Democrats’ Messaging Dilemma

A lot has been said about how bad the Democrats are at messaging. In October, Barack Obama acknowledged before the midterm election that Democrats can be “a buzzkill” with their abstract campaign messaging and could better connect with voters by emphasizing what constituents feel in their day-to-day lives.


In an interview on MSNBC, California Governor Gavin Newsom described it as “a messaging problem has persisted in our party for years and years. We allow these culture wars to take shape, and we are constantly on the back end.”


It could be argued that Democrat messaging is not as bad as it is said to be, at least to those who follow mainstream news outlets. If you watch CNN, NBC Nightly News, or read the Washington Post or New York Times, messaging on Democratic-sponsored legislation is usually clear and factual, as it usually is for Republican-sponsored legislation.


What is true is that messaging to a large percentage of Americans is clearly one-sided. Conservative media’s treatment of three legislative achievements in the past year illustrates the challenges the Democrats have to get their message across to tens of millions of middle-class Americans who only watch Fox News and other conservative outlets. According to the Pew Research Center, only 35% of Republicans and Republican leaners trust the information from national news organizations, compared to 78% of Democrats and Democrat leaners. Moreover, 65% of Republicans trust one news source over all others – Fox News.


The Chips and Science Act (also known as the Chips Act), signed into law in August, is a case in point. The Chips act provides roughly 280 billion dollars in new funding to boost domestic research and manufacturing of semiconductors in the United States.


The Chips Act had broad bipartisan support in Congress and the Senate. Nevertheless, the pundits on Fox News and its usual cadre of political guests were quick to express opposition to it, following the lead of the right-wing element of the Republican party. Rep. Jim Banks, Chair of the Republican Study Committee, claimed that Chuck Schumer’s fake ‘China Bill’ would boost inflation and, despite Democrat’s claims, much of those taxpayer dollars would end up funding semiconductor factories in communist China, not at home”. (Note the perhaps not-so-subliminal linking of the “China Bill” to the “China Virus”).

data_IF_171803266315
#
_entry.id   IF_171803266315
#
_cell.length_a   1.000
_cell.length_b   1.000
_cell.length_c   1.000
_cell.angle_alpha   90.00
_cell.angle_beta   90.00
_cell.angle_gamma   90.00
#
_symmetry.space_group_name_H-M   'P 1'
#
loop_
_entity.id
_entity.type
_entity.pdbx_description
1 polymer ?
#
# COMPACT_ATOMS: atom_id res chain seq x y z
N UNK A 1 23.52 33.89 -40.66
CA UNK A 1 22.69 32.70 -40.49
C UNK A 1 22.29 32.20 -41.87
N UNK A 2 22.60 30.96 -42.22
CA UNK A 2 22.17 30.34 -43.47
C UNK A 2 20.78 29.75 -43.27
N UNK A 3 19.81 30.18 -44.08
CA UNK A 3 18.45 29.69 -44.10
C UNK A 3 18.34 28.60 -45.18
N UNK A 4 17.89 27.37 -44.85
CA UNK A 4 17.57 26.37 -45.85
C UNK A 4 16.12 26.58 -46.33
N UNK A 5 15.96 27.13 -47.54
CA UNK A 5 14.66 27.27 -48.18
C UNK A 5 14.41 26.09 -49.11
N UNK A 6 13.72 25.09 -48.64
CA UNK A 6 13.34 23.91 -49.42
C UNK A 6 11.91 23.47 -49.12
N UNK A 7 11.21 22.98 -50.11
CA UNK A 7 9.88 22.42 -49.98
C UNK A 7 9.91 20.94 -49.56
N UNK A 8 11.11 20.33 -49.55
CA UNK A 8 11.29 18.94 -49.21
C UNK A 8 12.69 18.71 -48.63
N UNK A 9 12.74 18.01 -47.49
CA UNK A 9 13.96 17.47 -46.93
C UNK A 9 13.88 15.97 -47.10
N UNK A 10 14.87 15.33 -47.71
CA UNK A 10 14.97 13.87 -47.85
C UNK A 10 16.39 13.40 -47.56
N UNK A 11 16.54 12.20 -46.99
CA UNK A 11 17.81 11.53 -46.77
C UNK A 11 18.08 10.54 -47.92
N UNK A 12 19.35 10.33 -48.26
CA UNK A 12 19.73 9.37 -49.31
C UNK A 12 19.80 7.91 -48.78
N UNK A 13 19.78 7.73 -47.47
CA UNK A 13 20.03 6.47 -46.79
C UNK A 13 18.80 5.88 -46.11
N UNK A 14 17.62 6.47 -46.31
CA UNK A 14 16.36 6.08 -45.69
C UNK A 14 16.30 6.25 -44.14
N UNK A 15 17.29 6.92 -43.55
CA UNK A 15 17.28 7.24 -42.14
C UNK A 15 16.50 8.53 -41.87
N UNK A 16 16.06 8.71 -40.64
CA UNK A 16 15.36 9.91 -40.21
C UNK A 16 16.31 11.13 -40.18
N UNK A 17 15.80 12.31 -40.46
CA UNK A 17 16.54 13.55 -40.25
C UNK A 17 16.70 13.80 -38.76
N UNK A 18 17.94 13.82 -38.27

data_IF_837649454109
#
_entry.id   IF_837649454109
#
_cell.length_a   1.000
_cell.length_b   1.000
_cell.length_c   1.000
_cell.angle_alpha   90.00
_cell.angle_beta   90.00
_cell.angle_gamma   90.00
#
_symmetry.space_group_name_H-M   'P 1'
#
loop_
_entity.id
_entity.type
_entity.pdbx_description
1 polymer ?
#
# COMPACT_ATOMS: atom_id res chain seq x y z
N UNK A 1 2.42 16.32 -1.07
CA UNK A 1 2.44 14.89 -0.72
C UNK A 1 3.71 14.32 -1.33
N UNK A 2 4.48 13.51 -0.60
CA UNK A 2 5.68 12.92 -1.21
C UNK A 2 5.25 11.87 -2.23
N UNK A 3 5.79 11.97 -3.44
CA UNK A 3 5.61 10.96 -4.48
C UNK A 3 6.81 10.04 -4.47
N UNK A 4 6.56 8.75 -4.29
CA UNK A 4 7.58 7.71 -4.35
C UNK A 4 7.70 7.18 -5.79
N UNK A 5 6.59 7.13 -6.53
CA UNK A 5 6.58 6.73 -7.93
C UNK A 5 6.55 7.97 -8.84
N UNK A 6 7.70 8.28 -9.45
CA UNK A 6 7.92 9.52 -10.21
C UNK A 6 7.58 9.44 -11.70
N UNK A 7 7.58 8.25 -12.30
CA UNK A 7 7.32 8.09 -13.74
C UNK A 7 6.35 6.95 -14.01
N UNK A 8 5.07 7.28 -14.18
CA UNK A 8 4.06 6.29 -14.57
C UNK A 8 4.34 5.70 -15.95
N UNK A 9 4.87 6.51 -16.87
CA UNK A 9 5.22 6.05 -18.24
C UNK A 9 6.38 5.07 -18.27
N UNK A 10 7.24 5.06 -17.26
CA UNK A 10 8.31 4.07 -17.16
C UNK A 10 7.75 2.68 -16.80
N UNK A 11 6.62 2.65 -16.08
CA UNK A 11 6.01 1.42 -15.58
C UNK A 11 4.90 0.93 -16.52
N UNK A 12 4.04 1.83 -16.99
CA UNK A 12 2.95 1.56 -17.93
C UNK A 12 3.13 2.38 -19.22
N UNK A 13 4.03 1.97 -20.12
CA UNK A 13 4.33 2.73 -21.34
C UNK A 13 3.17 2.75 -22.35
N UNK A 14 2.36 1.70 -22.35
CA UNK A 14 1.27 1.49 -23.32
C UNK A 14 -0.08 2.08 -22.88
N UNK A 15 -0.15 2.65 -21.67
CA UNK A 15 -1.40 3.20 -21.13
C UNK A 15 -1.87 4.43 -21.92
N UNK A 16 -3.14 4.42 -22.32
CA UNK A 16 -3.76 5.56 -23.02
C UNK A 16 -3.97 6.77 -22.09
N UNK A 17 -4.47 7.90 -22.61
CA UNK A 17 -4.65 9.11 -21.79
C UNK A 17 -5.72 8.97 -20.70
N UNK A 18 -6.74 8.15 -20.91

Yet when the CHIPS Act became law, it spurred a wave of investment announcements by semiconductor companies. Micron, one of the world’s largest microchip manufacturers, announced it would invest $20 billion in a new semiconductor factory in Upstate New York. The site will initially employ 3,000 people and could eventually include four factories and 9,000 employees. Micron’s investment will grow to $100 billion over the next two decades.


This is a monumental investment in a part of the country known as the Rust Belt that has been economically depressed for nearly 50 years. It is an example of what needs to be done across the rust belt states, where middle-class Americans have seen their quality of life deteriorate because of the loss of good-paying manufacturing jobs. According to the Bureau of Labor Statistics, in 1979, manufacturing employment reached an all-time peak of 19.6 million. In June 2019, manufacturing employment stood at 12.8 million, down 6.7 million or 35 percent from the all-time peak.


Fox News similarly railed against the Inflation Reduction Act, which was signed into Law in August. Tucker Carlson called it a ‘classic case of misinformation,’ and conservative pundits falsely claimed it included tax hikes on middle-class Americans. It eventually passed in the Senate with no Republican support, and only a handful of Congressional Republicans voted in favor of it.